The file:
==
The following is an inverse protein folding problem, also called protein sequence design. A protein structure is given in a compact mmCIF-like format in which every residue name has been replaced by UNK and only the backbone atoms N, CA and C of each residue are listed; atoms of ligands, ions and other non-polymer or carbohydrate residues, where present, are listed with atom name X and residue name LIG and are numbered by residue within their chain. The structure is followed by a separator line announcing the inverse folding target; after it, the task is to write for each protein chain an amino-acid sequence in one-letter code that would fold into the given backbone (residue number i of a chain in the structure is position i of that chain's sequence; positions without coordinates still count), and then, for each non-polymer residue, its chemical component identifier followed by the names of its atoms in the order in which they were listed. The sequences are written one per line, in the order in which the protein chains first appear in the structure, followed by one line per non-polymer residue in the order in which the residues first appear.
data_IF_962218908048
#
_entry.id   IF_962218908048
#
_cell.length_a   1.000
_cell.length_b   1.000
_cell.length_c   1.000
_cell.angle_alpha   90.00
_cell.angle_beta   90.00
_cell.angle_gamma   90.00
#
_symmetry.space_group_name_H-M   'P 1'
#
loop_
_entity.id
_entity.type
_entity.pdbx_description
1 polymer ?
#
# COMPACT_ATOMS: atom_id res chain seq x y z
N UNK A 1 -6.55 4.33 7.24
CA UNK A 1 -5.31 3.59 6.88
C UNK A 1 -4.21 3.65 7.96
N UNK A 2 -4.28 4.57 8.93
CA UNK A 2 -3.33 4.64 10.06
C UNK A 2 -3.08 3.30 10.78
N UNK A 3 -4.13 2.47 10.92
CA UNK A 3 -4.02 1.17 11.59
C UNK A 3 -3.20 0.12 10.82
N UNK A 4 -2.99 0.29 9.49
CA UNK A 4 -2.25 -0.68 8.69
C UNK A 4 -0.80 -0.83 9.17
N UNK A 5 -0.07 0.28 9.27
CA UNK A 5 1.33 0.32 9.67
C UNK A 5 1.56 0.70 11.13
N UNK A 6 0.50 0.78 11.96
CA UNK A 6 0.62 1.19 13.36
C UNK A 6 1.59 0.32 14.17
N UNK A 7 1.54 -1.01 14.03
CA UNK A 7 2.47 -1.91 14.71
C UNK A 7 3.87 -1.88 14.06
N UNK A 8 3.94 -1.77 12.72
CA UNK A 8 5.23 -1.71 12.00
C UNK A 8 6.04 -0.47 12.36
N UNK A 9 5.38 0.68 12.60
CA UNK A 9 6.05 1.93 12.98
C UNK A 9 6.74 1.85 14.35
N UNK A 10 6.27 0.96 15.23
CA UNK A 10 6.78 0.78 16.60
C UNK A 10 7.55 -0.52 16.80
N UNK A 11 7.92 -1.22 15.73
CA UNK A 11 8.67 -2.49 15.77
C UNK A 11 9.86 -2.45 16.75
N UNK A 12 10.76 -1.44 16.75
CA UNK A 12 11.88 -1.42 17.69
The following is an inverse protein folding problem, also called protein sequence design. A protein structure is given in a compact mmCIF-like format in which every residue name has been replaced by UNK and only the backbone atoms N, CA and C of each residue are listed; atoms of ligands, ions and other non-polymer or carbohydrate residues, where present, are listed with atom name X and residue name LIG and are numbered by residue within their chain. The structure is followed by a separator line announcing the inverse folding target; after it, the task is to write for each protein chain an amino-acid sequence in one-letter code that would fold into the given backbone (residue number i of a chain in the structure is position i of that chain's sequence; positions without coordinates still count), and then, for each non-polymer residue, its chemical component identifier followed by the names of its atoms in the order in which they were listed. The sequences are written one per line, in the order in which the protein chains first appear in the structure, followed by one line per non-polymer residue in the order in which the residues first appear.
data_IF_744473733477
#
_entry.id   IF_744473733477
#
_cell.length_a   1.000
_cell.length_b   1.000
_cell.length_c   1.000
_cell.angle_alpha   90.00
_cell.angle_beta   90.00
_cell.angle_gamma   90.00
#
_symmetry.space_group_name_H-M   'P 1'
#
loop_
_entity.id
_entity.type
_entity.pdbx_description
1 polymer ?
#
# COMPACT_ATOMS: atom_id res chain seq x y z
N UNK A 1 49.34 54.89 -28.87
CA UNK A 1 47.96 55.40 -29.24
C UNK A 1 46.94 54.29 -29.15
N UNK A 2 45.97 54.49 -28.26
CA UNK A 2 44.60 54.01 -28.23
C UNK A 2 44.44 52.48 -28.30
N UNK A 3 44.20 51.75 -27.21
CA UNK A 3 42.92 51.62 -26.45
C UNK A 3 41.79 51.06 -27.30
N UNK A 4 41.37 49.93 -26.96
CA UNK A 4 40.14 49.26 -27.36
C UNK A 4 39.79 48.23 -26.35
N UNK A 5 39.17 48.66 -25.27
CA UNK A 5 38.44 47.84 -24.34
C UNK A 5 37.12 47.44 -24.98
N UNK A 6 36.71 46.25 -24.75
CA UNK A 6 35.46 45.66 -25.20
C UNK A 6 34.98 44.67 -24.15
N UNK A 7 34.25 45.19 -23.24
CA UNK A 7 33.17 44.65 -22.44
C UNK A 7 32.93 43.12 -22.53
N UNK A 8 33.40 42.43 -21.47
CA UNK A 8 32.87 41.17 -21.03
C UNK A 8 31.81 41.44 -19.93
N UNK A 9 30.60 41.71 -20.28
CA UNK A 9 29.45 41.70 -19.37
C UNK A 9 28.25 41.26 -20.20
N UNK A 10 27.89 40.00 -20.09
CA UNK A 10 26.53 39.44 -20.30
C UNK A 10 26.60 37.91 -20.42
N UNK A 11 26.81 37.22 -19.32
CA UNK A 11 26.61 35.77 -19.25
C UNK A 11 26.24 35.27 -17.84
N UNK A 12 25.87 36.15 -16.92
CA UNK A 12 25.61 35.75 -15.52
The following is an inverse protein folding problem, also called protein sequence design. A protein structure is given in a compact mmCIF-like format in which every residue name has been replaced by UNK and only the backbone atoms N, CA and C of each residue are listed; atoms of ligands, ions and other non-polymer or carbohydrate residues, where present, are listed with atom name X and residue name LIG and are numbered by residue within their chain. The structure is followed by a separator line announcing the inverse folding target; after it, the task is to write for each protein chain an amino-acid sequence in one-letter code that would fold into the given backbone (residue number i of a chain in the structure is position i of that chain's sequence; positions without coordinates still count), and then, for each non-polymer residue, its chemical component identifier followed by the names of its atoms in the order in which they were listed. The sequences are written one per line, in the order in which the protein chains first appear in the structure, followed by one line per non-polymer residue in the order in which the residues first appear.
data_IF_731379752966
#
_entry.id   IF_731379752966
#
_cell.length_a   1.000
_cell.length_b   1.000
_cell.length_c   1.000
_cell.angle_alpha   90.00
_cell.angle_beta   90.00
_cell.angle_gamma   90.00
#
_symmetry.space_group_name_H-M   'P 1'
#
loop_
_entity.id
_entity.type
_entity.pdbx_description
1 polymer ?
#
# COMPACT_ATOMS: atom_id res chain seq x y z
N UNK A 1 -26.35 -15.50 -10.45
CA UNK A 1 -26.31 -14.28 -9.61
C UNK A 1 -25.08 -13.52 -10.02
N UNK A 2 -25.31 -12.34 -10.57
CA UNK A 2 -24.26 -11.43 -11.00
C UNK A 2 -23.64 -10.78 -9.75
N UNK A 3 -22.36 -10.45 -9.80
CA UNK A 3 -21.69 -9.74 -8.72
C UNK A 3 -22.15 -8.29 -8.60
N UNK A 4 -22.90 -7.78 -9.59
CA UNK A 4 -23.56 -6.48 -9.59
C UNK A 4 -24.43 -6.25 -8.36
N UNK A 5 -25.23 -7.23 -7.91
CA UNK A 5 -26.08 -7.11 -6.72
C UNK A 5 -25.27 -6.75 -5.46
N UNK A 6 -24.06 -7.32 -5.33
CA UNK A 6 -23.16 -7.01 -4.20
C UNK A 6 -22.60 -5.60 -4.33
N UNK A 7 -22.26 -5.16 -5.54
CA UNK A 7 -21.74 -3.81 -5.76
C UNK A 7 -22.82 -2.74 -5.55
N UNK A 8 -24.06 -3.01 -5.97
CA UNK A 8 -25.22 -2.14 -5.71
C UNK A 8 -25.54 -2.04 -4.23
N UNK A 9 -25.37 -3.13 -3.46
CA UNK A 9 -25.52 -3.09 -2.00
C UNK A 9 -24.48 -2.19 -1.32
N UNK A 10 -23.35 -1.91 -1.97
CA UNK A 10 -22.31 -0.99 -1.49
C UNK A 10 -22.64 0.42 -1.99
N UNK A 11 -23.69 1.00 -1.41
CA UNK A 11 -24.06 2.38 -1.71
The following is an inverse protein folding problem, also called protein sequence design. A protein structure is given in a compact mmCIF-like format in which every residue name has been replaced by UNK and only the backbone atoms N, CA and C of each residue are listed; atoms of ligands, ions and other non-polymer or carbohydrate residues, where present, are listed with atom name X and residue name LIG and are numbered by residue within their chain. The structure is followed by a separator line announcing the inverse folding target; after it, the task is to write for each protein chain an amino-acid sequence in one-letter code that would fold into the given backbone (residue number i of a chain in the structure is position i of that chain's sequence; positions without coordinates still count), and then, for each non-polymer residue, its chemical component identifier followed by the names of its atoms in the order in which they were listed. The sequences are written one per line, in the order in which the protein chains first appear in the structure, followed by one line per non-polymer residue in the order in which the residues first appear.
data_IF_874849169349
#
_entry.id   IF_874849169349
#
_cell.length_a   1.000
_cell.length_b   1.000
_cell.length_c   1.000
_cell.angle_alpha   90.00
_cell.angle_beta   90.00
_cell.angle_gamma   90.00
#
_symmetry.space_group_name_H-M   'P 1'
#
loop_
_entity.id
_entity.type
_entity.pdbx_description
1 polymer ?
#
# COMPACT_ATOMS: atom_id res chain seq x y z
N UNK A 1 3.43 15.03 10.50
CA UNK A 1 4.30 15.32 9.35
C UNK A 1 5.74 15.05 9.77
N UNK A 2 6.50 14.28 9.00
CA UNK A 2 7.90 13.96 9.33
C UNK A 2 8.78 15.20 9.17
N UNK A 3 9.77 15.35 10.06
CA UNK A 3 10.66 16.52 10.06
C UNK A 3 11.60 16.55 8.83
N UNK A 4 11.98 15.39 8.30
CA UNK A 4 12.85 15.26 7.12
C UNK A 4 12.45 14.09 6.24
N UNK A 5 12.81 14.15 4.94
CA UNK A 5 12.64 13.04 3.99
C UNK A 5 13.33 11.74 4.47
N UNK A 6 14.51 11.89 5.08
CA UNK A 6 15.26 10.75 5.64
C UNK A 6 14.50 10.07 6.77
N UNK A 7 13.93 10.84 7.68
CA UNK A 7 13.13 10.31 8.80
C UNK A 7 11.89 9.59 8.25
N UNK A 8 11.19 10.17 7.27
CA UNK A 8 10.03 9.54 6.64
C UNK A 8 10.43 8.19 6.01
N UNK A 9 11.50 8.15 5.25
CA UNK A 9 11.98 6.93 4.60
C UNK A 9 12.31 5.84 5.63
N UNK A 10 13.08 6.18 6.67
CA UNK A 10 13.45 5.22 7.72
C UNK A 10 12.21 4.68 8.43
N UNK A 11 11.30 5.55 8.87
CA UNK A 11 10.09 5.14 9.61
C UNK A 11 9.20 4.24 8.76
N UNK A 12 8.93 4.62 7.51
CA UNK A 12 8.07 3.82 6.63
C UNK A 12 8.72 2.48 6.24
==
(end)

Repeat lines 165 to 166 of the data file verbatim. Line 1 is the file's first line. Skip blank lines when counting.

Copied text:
CA UNK A 11 -24.06 2.38 -1.71
The following is an inverse protein folding problem, also called protein sequence design. A protein structure is given in a compact mmCIF-like format in which every residue name has been replaced by UNK and only the backbone atoms N, CA and C of each residue are listed; atoms of ligands, ions and other non-polymer or carbohydrate residues, where present, are listed with atom name X and residue name LIG and are numbered by residue within their chain. The structure is followed by a separator line announcing the inverse folding target; after it, the task is to write for each protein chain an amino-acid sequence in one-letter code that would fold into the given backbone (residue number i of a chain in the structure is position i of that chain's sequence; positions without coordinates still count), and then, for each non-polymer residue, its chemical component identifier followed by the names of its atoms in the order in which they were listed. The sequences are written one per line, in the order in which the protein chains first appear in the structure, followed by one line per non-polymer residue in the order in which the residues first appear.